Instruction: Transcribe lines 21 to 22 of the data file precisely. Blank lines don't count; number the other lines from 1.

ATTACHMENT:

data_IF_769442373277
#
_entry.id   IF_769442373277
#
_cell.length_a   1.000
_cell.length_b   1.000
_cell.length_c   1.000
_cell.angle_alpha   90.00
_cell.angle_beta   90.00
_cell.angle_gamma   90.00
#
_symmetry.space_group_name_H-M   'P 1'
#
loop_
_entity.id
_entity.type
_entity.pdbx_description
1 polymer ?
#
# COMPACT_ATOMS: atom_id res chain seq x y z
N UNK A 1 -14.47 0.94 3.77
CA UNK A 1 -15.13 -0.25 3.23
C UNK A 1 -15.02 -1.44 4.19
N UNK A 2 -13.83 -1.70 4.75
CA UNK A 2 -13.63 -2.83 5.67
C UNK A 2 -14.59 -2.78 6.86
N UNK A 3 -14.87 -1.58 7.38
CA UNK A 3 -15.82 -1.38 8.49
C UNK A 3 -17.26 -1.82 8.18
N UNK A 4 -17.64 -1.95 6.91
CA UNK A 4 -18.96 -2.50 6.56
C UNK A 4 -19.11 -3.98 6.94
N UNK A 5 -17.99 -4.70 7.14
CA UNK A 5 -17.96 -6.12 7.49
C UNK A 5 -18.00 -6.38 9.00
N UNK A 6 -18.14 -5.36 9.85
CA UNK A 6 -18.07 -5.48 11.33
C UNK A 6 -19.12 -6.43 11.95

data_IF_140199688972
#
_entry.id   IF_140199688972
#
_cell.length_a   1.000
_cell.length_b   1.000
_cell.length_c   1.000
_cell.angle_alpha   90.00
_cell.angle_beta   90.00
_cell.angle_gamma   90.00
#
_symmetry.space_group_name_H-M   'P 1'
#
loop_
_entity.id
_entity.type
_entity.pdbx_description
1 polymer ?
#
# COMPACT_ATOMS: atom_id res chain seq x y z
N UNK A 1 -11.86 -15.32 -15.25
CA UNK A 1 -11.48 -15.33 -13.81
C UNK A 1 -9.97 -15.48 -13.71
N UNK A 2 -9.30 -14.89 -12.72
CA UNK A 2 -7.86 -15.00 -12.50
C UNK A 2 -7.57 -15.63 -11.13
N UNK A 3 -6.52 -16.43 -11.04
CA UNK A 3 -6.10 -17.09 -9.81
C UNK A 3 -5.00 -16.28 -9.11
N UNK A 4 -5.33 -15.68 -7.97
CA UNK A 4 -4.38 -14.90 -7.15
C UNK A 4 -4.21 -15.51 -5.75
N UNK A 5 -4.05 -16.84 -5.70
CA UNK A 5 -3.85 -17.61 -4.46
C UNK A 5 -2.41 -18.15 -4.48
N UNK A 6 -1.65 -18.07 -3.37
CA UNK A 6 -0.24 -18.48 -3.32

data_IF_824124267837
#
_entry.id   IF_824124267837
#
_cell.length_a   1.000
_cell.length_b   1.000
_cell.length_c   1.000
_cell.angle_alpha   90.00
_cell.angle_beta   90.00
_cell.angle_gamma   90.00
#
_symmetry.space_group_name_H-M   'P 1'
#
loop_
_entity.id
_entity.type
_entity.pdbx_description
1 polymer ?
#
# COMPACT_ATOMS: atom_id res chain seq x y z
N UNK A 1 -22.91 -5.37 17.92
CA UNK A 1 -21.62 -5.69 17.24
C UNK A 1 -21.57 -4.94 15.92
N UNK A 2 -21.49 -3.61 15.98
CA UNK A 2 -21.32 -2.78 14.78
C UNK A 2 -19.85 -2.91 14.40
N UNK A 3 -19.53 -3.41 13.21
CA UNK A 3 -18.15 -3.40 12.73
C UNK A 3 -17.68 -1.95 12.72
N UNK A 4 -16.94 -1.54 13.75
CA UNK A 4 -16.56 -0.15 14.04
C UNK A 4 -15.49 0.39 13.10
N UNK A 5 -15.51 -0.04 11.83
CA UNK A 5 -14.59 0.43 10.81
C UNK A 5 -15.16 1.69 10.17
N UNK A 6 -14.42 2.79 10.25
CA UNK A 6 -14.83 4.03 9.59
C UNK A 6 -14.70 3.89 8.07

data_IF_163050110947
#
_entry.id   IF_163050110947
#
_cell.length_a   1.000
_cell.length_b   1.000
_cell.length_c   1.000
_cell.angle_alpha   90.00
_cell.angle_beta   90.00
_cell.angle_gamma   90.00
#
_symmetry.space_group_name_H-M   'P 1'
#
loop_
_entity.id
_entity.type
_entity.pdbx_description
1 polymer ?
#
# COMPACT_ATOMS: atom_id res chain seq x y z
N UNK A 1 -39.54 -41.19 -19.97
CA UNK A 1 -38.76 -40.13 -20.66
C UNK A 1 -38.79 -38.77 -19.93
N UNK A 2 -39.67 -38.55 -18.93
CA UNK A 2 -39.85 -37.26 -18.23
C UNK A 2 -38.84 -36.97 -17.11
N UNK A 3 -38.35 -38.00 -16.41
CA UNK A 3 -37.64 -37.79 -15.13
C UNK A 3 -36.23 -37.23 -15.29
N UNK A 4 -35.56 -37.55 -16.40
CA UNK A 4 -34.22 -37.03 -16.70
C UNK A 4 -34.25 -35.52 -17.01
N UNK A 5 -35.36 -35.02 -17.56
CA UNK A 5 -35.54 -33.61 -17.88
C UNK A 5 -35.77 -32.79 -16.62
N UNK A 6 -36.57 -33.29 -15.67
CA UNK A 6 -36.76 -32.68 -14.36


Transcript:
N UNK A 1 -14.47 0.94 3.77
CA UNK A 1 -15.13 -0.25 3.23